We study the setting in which a user stores encrypted documents (e.g. e-mails) on an untrusted server. In order to retrieve documents satisfying a certain search criterion, the user gives the server a capability that allows the server to identify exactly those documents. Work in this area has largely focused on search criteria consisting of a single keyword. If the user is actually interested in documents containing each of several keywords ( conjunctive keyword search) the user must either give the server capabilities for each of the keywords individually and rely on an intersection calculation (by either the server or the user) to determine the correct set of documents, or alternatively, the user may store additional information on the server to facilitate such searches. Neither solution is desirable; the former enables the server to learn which documents match each individual keyword of the conjunctive search and the latter results in exponential storage if the user allows for searches on every set of keywords.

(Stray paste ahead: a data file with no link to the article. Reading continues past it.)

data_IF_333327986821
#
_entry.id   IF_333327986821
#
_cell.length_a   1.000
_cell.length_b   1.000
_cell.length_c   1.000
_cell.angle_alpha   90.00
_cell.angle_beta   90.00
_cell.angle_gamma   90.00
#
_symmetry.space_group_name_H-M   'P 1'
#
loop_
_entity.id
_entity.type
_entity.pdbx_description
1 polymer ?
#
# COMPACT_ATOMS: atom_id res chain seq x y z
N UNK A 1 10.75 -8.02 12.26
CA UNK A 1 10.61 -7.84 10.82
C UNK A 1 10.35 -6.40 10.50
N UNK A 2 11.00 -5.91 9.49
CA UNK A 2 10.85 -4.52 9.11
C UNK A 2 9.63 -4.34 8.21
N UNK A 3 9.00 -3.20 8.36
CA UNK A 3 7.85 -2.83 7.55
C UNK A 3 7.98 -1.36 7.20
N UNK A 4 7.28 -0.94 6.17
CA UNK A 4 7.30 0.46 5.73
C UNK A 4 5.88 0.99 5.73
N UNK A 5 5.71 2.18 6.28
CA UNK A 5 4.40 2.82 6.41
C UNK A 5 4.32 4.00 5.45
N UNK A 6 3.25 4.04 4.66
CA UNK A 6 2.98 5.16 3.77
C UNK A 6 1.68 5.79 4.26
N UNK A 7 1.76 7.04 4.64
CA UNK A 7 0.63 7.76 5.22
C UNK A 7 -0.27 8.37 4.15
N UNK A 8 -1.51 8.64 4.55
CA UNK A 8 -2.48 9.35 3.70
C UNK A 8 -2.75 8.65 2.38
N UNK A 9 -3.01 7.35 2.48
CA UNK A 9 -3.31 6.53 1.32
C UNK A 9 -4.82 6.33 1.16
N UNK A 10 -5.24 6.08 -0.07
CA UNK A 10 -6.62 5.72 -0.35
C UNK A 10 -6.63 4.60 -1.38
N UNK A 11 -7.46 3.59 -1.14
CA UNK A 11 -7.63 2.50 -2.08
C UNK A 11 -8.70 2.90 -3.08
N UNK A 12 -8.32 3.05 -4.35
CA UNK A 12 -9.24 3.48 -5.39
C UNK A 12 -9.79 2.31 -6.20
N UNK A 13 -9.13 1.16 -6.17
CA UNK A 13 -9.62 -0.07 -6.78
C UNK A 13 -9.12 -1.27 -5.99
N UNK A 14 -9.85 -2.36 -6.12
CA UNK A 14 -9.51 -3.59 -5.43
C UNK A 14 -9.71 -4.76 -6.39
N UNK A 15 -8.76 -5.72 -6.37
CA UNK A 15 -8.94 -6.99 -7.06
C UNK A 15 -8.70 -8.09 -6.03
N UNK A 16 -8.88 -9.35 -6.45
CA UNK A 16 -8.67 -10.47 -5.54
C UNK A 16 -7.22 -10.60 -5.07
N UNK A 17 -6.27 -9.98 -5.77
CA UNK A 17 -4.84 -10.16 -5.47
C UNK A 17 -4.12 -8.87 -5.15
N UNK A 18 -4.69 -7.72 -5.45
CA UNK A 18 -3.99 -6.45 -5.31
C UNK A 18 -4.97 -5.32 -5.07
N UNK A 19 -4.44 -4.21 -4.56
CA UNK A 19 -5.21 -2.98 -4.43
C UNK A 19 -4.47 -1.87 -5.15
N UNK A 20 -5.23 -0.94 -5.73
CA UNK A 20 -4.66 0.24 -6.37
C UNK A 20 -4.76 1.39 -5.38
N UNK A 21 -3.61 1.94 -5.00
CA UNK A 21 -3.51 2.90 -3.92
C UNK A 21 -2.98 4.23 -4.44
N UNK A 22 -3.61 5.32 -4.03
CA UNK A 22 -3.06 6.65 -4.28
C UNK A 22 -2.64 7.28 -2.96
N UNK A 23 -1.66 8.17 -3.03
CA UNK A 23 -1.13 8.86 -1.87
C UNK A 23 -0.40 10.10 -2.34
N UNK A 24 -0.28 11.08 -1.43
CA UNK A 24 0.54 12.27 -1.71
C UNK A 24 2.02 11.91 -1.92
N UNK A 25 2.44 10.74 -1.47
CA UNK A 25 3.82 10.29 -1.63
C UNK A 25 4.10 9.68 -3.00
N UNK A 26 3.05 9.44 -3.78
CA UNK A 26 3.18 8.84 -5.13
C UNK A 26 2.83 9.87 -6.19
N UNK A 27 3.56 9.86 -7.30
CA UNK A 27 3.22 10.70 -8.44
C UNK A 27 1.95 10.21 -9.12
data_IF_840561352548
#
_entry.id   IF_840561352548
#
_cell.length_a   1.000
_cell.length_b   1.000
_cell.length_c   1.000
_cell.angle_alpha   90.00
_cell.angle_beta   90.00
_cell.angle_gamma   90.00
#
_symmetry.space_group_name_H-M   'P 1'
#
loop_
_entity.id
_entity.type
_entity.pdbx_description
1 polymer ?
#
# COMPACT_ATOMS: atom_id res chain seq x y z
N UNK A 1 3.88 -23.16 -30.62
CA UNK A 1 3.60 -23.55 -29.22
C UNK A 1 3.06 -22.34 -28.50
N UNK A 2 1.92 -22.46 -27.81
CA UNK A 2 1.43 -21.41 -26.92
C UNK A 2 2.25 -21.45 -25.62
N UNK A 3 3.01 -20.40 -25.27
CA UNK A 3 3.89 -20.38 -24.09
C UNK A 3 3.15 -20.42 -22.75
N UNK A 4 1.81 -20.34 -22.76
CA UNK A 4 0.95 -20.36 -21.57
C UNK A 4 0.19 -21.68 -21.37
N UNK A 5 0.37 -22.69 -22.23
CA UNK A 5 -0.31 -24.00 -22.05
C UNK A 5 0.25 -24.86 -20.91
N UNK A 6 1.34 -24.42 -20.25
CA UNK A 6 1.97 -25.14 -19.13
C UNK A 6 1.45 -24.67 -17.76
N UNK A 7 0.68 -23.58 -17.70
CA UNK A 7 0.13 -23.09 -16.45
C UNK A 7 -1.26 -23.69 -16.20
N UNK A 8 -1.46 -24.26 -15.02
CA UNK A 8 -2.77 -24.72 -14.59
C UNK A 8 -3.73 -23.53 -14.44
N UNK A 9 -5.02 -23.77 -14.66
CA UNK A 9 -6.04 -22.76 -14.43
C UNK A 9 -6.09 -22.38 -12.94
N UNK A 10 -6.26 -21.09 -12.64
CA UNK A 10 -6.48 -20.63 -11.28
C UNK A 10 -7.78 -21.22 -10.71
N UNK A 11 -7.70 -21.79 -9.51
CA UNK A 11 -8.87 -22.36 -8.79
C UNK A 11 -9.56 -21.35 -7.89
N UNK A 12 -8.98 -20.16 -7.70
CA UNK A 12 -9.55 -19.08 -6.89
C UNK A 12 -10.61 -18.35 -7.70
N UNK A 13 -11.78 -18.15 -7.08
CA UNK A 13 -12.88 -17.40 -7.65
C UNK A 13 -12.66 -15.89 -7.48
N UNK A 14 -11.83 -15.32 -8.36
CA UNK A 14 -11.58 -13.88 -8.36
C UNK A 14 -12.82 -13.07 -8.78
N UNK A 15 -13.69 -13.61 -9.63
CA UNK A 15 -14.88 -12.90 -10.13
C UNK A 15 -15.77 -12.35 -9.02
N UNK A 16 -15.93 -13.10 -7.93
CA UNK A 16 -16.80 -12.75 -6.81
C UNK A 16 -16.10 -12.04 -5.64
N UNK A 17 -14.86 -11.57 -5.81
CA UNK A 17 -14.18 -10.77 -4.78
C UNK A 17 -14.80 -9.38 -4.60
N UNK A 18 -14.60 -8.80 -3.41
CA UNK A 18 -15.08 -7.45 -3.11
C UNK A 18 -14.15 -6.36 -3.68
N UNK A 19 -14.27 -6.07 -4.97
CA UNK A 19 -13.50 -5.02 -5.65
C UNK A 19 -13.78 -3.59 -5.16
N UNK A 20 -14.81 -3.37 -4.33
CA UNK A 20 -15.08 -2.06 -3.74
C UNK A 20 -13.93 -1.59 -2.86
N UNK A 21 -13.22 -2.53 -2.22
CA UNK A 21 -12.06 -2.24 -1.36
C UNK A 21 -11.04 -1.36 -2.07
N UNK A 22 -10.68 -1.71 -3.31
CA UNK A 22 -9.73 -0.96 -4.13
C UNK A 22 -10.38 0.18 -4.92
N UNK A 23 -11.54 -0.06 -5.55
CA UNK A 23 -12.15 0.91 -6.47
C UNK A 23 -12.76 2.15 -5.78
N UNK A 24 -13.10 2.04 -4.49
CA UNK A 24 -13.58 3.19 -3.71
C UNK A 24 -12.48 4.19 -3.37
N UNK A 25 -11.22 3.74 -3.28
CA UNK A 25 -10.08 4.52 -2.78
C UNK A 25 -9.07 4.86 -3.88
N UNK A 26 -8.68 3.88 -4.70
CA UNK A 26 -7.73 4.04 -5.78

We define a security model for conjunctive keyword search over encrypted data and present the first schemes for conducting such searches securely. We propose first a scheme for which the communication cost is linear in the number of documents, but that cost can be incurred "offline" before the conjunctive query is asked. The security of this scheme relies on the Decisional Diffie-Hellman (DDH) assumption. We propose a second scheme whose communication cost is on the order of the number of keyword fields and whose security relies on a new hardness assumption.